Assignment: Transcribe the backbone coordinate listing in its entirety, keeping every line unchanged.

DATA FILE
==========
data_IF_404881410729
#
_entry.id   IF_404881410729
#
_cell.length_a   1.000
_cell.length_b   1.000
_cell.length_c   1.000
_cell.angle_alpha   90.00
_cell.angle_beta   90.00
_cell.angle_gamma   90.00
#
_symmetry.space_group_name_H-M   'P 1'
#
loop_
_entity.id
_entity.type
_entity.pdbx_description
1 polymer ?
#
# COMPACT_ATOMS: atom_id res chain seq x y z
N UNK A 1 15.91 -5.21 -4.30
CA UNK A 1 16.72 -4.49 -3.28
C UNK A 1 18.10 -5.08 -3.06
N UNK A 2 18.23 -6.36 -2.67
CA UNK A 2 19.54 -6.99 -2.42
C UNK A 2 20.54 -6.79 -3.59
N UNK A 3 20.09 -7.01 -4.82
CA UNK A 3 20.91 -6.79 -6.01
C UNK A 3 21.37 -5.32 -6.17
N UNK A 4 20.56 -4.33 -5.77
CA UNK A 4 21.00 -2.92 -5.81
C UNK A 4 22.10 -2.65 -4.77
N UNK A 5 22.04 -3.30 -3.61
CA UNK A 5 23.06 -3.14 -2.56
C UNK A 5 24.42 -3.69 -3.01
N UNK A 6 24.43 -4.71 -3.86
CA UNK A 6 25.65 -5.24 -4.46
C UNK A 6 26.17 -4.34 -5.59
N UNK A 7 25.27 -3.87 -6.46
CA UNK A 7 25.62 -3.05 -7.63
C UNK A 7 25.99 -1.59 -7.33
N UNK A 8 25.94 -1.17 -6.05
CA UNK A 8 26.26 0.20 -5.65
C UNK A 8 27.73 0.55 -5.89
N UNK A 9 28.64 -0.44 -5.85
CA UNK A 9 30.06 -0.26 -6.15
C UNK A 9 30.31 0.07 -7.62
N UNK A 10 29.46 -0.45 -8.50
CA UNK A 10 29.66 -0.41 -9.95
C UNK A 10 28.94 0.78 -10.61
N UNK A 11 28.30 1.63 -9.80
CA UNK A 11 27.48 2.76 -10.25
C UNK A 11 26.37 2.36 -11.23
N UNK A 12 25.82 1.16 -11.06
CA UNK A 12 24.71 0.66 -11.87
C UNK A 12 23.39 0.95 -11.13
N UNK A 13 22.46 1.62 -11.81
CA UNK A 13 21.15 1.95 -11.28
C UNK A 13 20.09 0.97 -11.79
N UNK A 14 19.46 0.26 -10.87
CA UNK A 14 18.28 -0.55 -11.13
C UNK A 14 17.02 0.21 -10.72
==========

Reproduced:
data_IF_404881410729
#
_entry.id   IF_404881410729
#
_cell.length_a   1.000
_cell.length_b   1.000
_cell.length_c   1.000
_cell.angle_alpha   90.00
_cell.angle_beta   90.00
_cell.angle_gamma   90.00
#
_symmetry.space_group_name_H-M   'P 1'
#
loop_
_entity.id
_entity.type
_entity.pdbx_description
1 polymer ?
#
# COMPACT_ATOMS: atom_id res chain seq x y z
N UNK A 1 15.91 -5.21 -4.30
CA UNK A 1 16.72 -4.49 -3.28
C UNK A 1 18.10 -5.08 -3.06
N UNK A 2 18.23 -6.36 -2.67
CA UNK A 2 19.54 -6.99 -2.42
C UNK A 2 20.54 -6.79 -3.59
N UNK A 3 20.09 -7.01 -4.82
CA UNK A 3 20.91 -6.79 -6.01
C UNK A 3 21.37 -5.32 -6.17
N UNK A 4 20.56 -4.33 -5.77
CA UNK A 4 21.00 -2.92 -5.81
C UNK A 4 22.10 -2.65 -4.77
N UNK A 5 22.04 -3.30 -3.61
CA UNK A 5 23.06 -3.14 -2.56
C UNK A 5 24.42 -3.69 -3.01
N UNK A 6 24.43 -4.71 -3.86
CA UNK A 6 25.65 -5.24 -4.46
C UNK A 6 26.17 -4.34 -5.59
N UNK A 7 25.27 -3.87 -6.46
CA UNK A 7 25.62 -3.05 -7.63
C UNK A 7 25.99 -1.59 -7.33
N UNK A 8 25.94 -1.17 -6.05
CA UNK A 8 26.26 0.20 -5.65
C UNK A 8 27.73 0.55 -5.89
N UNK A 9 28.64 -0.44 -5.85
CA UNK A 9 30.06 -0.26 -6.15
C UNK A 9 30.31 0.07 -7.62
N UNK A 10 29.46 -0.45 -8.50
CA UNK A 10 29.66 -0.41 -9.95
C UNK A 10 28.94 0.78 -10.61
N UNK A 11 28.30 1.63 -9.80
CA UNK A 11 27.48 2.76 -10.25
C UNK A 11 26.37 2.36 -11.23
N UNK A 12 25.82 1.16 -11.06
CA UNK A 12 24.71 0.66 -11.87
C UNK A 12 23.39 0.95 -11.13
N UNK A 13 22.46 1.62 -11.81
CA UNK A 13 21.15 1.95 -11.28
C UNK A 13 20.09 0.97 -11.79
N UNK A 14 19.46 0.26 -10.87
CA UNK A 14 18.28 -0.55 -11.13
C UNK A 14 17.02 0.21 -10.72